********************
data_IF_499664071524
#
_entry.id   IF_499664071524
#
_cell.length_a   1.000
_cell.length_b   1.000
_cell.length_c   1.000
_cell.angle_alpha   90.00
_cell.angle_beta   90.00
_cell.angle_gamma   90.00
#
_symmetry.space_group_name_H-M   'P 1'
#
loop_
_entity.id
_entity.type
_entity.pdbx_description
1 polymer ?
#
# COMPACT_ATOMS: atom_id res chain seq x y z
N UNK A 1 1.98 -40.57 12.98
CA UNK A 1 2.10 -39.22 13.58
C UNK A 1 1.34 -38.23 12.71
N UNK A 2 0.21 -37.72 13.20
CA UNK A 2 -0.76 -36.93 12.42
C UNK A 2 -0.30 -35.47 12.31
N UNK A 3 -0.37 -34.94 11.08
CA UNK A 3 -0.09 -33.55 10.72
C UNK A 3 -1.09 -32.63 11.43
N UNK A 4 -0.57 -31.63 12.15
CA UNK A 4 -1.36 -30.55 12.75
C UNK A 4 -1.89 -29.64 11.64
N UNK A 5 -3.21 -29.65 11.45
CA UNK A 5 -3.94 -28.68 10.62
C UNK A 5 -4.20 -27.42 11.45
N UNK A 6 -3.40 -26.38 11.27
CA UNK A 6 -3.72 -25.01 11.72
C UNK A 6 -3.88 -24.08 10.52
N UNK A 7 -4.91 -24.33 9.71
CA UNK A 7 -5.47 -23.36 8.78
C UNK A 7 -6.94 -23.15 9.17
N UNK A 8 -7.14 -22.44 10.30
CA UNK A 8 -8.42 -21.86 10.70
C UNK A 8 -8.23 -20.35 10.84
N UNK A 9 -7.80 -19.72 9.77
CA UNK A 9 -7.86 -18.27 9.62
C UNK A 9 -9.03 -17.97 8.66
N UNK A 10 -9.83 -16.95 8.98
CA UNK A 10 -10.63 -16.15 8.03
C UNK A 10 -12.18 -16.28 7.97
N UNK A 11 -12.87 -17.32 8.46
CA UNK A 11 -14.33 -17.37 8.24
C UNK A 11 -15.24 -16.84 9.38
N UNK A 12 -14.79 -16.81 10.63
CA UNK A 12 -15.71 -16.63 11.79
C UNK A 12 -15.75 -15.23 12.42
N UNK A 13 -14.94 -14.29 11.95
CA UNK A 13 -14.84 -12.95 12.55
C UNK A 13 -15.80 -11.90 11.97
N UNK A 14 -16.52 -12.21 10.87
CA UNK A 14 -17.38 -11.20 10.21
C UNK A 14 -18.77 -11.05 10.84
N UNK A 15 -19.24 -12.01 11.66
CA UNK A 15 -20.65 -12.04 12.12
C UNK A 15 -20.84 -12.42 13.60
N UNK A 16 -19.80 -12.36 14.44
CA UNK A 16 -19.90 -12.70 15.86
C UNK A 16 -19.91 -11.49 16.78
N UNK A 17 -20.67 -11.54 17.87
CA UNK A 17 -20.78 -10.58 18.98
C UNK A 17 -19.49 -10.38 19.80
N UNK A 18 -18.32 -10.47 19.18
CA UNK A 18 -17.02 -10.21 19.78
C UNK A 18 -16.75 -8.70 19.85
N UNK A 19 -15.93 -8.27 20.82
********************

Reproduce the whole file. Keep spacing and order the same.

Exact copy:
data_IF_499664071524
#
_entry.id   IF_499664071524
#
_cell.length_a   1.000
_cell.length_b   1.000
_cell.length_c   1.000
_cell.angle_alpha   90.00
_cell.angle_beta   90.00
_cell.angle_gamma   90.00
#
_symmetry.space_group_name_H-M   'P 1'
#
loop_
_entity.id
_entity.type
_entity.pdbx_description
1 polymer ?
#
# COMPACT_ATOMS: atom_id res chain seq x y z
N UNK A 1 1.98 -40.57 12.98
CA UNK A 1 2.10 -39.22 13.58
C UNK A 1 1.34 -38.23 12.71
N UNK A 2 0.21 -37.72 13.20
CA UNK A 2 -0.76 -36.93 12.42
C UNK A 2 -0.30 -35.47 12.31
N UNK A 3 -0.37 -34.94 11.08
CA UNK A 3 -0.09 -33.55 10.72
C UNK A 3 -1.09 -32.63 11.43
N UNK A 4 -0.57 -31.63 12.15
CA UNK A 4 -1.36 -30.55 12.75
C UNK A 4 -1.89 -29.64 11.64
N UNK A 5 -3.21 -29.65 11.45
CA UNK A 5 -3.94 -28.68 10.62
C UNK A 5 -4.20 -27.42 11.45
N UNK A 6 -3.40 -26.38 11.27
CA UNK A 6 -3.72 -25.01 11.72
C UNK A 6 -3.88 -24.08 10.52
N UNK A 7 -4.91 -24.33 9.71
CA UNK A 7 -5.47 -23.36 8.78
C UNK A 7 -6.94 -23.15 9.17
N UNK A 8 -7.14 -22.44 10.30
CA UNK A 8 -8.42 -21.86 10.70
C UNK A 8 -8.23 -20.35 10.84
N UNK A 9 -7.80 -19.72 9.77
CA UNK A 9 -7.86 -18.27 9.62
C UNK A 9 -9.03 -17.97 8.66
N UNK A 10 -9.83 -16.95 8.98
CA UNK A 10 -10.63 -16.15 8.03
C UNK A 10 -12.18 -16.28 7.97
N UNK A 11 -12.87 -17.32 8.46
CA UNK A 11 -14.33 -17.37 8.24
C UNK A 11 -15.24 -16.84 9.38
N UNK A 12 -14.79 -16.81 10.63
CA UNK A 12 -15.71 -16.63 11.79
C UNK A 12 -15.75 -15.23 12.42
N UNK A 13 -14.94 -14.29 11.95
CA UNK A 13 -14.84 -12.95 12.55
C UNK A 13 -15.80 -11.90 11.97
N UNK A 14 -16.52 -12.21 10.87
CA UNK A 14 -17.38 -11.20 10.21
C UNK A 14 -18.77 -11.05 10.84
N UNK A 15 -19.24 -12.01 11.66
CA UNK A 15 -20.65 -12.04 12.12
C UNK A 15 -20.84 -12.42 13.60
N UNK A 16 -19.80 -12.36 14.44
CA UNK A 16 -19.90 -12.70 15.86
C UNK A 16 -19.91 -11.49 16.78
N UNK A 17 -20.67 -11.54 17.87
CA UNK A 17 -20.78 -10.58 18.98
C UNK A 17 -19.49 -10.38 19.80
N UNK A 18 -18.32 -10.47 19.18
CA UNK A 18 -17.02 -10.21 19.78
C UNK A 18 -16.75 -8.70 19.85
N UNK A 19 -15.93 -8.27 20.82